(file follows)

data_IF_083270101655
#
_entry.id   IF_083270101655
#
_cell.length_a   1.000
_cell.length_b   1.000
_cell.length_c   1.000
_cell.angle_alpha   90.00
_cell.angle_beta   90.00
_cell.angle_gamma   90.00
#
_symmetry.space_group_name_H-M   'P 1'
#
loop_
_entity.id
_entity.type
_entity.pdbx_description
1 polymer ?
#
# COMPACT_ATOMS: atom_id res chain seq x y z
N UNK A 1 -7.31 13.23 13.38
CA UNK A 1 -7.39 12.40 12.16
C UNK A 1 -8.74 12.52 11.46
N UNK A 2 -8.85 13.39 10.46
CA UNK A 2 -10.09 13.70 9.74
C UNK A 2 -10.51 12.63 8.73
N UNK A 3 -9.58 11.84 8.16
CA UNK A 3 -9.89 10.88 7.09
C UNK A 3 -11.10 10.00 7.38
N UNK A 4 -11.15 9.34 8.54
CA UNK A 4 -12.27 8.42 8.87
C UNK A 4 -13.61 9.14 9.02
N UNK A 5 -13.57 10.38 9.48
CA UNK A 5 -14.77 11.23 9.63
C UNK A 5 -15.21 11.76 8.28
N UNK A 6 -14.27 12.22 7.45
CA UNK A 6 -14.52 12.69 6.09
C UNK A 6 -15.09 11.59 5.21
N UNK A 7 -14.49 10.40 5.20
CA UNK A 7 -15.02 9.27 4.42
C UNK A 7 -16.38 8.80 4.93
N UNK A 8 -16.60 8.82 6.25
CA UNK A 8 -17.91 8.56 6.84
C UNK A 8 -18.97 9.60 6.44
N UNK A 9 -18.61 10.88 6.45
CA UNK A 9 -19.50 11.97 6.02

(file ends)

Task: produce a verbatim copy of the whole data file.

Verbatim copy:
data_IF_083270101655
#
_entry.id   IF_083270101655
#
_cell.length_a   1.000
_cell.length_b   1.000
_cell.length_c   1.000
_cell.angle_alpha   90.00
_cell.angle_beta   90.00
_cell.angle_gamma   90.00
#
_symmetry.space_group_name_H-M   'P 1'
#
loop_
_entity.id
_entity.type
_entity.pdbx_description
1 polymer ?
#
# COMPACT_ATOMS: atom_id res chain seq x y z
N UNK A 1 -7.31 13.23 13.38
CA UNK A 1 -7.39 12.40 12.16
C UNK A 1 -8.74 12.52 11.46
N UNK A 2 -8.85 13.39 10.46
CA UNK A 2 -10.09 13.70 9.74
C UNK A 2 -10.51 12.63 8.73
N UNK A 3 -9.58 11.84 8.16
CA UNK A 3 -9.89 10.88 7.09
C UNK A 3 -11.10 10.00 7.38
N UNK A 4 -11.15 9.34 8.54
CA UNK A 4 -12.27 8.42 8.87
C UNK A 4 -13.61 9.14 9.02
N UNK A 5 -13.57 10.38 9.48
CA UNK A 5 -14.77 11.23 9.63
C UNK A 5 -15.21 11.76 8.28
N UNK A 6 -14.27 12.22 7.45
CA UNK A 6 -14.52 12.69 6.09
C UNK A 6 -15.09 11.59 5.21
N UNK A 7 -14.49 10.40 5.20
CA UNK A 7 -15.02 9.27 4.42
C UNK A 7 -16.38 8.80 4.93
N UNK A 8 -16.60 8.82 6.25
CA UNK A 8 -17.91 8.56 6.84
C UNK A 8 -18.97 9.60 6.44
N UNK A 9 -18.61 10.88 6.45
CA UNK A 9 -19.50 11.97 6.02